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IMG_4 - Nicky replace.jpgThe first place where I listen to the model and let her choices drive the content is in relation to outfit selection. I know MANY photographers who suggest or even require models to bring certain garb with them or will clothe them in attire they have selected and bring to the shoot. Not too many models have the backbone necessary to tell a photographer they are not interested when handed clothing at the onset of a shoot. Most young women are people pleasers by their nature and don’t want to rock the boat or upset someone. So they go along to get along. But this robs from a girl one of the most precious qualities she was given at birth, the uniqueness of her personality. Each and every model who steps into a photographer’s studio brings her lifetime of interests and ideas to that shoot. As such, each girl has her own set of moods, inclinations and affectations that can bring a whole level of creativity to the experience. Many is the time a young lady has unpacked her things, hung them for me to see and I have been taken aback by the stylish choices and ideas that I would never have thought of, was entirely unaware of and as a result superbly pleased by because I trusted in her ability to make those good decisions. That is not to say that it isn’t a good thing for a photographer to “weigh in” if there is a choice that may not fit the situation. Often times a model will bring a preponderance of one color, or has chosen a style that you have already seen too often in a season, has an outfit or theme that doesn’t fit the time of the year, or is just not flattering to their figure. I tell models right up front that I reserve the right to advise strongly if I see a potential mistake in the offing. But that is also why I counsel models to bring far more than what we have agreed to shoot. If it is a three outfit shoot, my hope is that she will bring five or six choices that we can narrow down. And that in itself is a lot of fun and a great way to get to know your client better. For the atmosphere of a shoot should be light and enjoyable, life-affirming and validating.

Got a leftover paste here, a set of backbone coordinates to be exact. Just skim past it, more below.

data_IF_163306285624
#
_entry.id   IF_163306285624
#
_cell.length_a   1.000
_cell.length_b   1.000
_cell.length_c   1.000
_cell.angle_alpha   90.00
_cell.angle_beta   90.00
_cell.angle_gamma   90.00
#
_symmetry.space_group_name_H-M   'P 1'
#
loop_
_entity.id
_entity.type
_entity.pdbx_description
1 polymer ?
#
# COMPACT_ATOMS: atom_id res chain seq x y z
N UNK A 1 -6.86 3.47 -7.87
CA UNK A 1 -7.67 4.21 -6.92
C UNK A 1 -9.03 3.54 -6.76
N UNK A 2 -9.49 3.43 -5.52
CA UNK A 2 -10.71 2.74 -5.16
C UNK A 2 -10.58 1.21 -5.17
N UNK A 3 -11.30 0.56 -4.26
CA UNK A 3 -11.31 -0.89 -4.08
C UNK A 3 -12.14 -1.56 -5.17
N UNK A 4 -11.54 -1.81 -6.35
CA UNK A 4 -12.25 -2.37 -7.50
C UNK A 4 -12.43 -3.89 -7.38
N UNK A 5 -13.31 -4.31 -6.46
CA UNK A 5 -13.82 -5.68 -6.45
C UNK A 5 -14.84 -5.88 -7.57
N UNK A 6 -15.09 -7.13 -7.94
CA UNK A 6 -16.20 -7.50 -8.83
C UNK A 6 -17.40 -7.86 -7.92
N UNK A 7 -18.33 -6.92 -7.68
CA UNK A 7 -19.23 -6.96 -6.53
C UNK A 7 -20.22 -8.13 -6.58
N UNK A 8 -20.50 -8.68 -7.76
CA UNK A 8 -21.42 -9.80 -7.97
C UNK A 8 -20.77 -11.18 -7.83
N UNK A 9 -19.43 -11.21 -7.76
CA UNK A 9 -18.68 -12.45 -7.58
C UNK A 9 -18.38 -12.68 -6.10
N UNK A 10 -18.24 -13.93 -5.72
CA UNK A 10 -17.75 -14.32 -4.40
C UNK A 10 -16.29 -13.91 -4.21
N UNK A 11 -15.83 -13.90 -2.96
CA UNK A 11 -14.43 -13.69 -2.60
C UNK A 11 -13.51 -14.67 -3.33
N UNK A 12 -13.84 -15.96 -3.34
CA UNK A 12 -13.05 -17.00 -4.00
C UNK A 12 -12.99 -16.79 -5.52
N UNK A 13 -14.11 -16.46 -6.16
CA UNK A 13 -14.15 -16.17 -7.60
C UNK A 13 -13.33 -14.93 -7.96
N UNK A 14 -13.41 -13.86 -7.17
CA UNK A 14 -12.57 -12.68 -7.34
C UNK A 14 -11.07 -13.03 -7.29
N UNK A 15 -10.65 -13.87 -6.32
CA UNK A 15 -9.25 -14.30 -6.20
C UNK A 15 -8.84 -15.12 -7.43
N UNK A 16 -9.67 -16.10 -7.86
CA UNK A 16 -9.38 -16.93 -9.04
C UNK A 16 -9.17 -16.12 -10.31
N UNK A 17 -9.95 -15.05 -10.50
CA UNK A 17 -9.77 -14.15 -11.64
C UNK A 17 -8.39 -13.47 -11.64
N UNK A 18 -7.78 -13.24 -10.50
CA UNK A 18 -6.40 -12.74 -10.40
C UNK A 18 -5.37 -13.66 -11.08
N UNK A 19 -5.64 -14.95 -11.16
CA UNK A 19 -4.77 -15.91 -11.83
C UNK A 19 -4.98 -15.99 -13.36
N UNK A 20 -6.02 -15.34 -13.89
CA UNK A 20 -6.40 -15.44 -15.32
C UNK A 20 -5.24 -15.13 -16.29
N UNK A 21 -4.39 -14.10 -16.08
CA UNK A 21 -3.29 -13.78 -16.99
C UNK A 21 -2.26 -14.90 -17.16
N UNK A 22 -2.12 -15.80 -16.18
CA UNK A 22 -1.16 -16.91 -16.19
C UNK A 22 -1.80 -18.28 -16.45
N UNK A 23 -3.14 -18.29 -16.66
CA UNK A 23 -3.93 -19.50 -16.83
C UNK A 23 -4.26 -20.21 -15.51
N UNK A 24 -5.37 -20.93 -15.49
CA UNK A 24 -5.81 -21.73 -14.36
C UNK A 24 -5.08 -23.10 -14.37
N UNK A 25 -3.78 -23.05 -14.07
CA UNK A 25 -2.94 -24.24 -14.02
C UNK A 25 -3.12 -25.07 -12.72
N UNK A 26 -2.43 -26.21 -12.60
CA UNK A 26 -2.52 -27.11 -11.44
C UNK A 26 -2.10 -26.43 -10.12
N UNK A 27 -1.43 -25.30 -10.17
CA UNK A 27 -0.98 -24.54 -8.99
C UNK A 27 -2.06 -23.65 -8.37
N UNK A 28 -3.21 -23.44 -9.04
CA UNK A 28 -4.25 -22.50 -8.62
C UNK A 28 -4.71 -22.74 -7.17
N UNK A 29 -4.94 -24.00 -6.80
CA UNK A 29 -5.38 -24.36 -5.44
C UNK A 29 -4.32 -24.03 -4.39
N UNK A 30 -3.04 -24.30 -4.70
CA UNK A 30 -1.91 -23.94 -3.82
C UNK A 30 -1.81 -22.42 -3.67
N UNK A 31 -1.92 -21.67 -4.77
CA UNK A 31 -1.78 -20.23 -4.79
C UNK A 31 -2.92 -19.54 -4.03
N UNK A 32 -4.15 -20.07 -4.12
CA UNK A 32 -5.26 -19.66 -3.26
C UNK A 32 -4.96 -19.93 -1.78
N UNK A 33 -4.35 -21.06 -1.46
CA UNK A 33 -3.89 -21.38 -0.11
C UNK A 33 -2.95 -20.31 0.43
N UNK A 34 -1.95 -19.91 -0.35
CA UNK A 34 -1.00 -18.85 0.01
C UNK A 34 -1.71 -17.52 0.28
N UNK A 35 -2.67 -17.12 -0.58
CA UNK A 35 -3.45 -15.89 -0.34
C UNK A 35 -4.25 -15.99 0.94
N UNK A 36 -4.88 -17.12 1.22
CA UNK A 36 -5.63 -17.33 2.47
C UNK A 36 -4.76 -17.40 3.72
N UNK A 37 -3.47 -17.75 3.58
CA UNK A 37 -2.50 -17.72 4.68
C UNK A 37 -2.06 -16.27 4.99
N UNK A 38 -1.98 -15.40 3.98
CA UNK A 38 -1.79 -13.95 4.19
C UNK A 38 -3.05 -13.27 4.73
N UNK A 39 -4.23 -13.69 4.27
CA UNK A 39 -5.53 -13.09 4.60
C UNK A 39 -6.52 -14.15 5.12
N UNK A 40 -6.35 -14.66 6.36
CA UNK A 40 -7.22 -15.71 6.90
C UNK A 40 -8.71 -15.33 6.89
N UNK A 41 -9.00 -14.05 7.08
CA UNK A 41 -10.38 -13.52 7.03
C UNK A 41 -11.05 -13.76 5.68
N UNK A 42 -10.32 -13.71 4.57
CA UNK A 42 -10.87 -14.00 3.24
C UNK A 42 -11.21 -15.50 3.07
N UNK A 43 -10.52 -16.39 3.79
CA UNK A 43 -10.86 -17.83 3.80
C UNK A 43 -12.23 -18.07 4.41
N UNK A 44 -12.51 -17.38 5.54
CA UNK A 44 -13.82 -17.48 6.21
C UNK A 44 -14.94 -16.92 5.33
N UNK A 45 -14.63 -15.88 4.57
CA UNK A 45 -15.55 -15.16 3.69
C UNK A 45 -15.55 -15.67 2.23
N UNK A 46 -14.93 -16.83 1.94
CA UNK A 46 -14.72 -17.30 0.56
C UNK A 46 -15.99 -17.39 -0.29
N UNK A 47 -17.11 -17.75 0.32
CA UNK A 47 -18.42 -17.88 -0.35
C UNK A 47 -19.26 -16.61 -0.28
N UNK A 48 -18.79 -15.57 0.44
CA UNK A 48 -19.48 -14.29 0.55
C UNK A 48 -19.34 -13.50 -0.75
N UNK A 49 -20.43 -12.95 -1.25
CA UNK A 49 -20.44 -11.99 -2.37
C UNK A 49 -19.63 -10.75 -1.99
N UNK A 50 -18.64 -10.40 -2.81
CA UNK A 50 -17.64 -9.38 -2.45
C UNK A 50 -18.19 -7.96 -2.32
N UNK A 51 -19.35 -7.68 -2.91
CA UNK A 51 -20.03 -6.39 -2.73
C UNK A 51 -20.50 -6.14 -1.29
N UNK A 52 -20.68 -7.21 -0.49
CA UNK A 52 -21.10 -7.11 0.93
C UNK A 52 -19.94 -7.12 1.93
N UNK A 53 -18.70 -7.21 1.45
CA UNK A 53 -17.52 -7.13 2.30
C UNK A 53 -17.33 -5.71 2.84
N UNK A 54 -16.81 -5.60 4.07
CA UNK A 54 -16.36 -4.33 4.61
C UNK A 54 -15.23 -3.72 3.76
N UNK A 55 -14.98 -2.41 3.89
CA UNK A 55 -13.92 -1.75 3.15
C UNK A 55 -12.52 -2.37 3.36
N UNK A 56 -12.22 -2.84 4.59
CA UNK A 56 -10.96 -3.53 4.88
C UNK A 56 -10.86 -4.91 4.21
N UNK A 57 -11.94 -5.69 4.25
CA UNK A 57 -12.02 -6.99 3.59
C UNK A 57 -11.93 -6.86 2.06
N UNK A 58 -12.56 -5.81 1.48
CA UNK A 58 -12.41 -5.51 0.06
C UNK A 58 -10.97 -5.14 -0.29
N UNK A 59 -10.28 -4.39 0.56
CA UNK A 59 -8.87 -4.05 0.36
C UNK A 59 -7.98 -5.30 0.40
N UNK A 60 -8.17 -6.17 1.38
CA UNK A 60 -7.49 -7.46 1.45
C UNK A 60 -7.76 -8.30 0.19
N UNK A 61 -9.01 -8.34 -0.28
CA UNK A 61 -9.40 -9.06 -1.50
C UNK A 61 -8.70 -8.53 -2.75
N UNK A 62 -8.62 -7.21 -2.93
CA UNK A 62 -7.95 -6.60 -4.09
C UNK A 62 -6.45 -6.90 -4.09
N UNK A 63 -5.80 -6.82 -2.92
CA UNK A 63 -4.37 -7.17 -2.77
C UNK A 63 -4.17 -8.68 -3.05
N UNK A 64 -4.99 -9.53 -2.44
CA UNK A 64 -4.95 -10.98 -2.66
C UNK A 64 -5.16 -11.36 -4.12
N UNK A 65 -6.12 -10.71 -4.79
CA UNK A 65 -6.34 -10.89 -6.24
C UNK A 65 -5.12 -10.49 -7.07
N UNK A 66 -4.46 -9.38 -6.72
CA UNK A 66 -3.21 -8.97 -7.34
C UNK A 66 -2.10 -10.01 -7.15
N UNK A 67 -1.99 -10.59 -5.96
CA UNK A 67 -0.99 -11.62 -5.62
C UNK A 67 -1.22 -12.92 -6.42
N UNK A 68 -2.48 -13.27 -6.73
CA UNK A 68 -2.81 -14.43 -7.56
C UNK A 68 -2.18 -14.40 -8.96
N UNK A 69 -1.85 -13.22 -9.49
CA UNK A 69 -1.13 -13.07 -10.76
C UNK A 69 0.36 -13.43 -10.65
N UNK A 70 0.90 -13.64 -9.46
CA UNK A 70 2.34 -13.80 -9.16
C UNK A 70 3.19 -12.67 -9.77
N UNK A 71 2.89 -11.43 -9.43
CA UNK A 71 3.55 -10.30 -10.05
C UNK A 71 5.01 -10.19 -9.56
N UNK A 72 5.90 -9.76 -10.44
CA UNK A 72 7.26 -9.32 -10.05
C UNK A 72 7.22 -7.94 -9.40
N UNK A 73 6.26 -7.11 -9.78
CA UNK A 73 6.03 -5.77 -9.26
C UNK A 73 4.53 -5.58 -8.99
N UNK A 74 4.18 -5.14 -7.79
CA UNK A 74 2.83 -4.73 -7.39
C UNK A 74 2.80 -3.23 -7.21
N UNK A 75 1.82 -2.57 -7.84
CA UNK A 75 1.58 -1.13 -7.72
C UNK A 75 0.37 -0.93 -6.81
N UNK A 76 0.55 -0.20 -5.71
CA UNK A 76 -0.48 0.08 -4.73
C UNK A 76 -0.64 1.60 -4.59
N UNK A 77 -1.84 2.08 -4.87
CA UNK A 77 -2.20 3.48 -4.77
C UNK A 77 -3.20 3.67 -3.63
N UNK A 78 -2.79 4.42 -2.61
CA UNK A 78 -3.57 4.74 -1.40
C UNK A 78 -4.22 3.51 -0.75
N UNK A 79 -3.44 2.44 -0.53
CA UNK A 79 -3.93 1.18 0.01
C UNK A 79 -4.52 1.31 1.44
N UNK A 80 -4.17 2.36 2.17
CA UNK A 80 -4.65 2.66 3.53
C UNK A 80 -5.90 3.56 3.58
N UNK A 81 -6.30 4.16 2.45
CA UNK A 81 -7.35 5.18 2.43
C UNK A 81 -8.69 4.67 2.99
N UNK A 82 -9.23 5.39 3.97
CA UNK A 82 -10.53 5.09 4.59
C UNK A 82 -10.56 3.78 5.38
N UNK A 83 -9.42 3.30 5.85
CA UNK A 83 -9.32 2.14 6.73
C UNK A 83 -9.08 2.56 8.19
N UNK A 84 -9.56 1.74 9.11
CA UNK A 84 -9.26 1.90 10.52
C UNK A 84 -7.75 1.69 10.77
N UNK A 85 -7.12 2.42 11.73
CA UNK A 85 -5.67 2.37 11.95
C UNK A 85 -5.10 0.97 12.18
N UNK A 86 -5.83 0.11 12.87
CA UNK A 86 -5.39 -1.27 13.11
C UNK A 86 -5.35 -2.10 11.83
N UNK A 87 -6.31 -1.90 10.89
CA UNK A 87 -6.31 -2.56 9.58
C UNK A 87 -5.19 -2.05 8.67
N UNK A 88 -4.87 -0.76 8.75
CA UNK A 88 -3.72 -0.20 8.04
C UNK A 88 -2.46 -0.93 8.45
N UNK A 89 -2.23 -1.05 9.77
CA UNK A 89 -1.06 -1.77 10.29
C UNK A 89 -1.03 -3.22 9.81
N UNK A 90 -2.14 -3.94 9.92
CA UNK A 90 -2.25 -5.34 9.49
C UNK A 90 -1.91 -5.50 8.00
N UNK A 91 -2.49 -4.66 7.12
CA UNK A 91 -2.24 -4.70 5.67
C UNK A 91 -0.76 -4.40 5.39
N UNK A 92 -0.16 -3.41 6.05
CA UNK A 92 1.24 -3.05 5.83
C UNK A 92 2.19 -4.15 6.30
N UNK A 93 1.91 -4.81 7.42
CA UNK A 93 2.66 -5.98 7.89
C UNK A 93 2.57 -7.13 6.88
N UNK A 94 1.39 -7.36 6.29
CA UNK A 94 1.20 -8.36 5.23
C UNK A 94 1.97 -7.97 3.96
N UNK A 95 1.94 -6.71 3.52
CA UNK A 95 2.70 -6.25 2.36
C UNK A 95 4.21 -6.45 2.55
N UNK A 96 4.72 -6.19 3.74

The other side of the coin of letting a model choose her outfits and drive that side of the decision-making is that is allows the photographer the chance to wholly focus on coming up with posing suggestions, backgrounds, lighting schemes and editing approaches for the imagery. By exploring those elements and marrying them to the personality of the model, more diverse imagery is create, differentiating each and every model’s imagery and not running them through a gauntlet of the same attire, same lighting, same pose and same background. That creates an image mill which is the fastest way to creating ruts and existing in a state of stagnation that I know. Being put into a position where you are forced to innovate, required to differentiate and then ignite that need to create is challenging, but a wonderful blessing.

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IMG_2 - Shauna.jpgThe next step in determining content for a shoot is so very obvious but is often even more important than choosing outfits. It is the task of deciding upon genre, whether it is sexier or more conservative, what specific types of interests can be explored based on portfolio needs or personal desire, all of this must be addressed. Before any final decisions are made, make it very clear to the model that she really needs to be sure about what kinds of reactions she is likely to receive in her private and professional life from images that are posted in public places for general viewing. Actually having conversations with family, significant others, colleagues and other people of importance is one of the most vital steps a model can take. Preparing those whom she values for the kinds of imagery she wants to shoot and knowing how those people are likely to respond is far better than a surprise on either side. For having those discussions not only helps forge stronger bonds with those people, it often leads to the model doing some serious soul searching as to why she has chosen the content that she has shown interest. Sometimes a model really has to get to the heart of her reasons for modeling and whether this is a professional, a pastime or a passing interest in her life.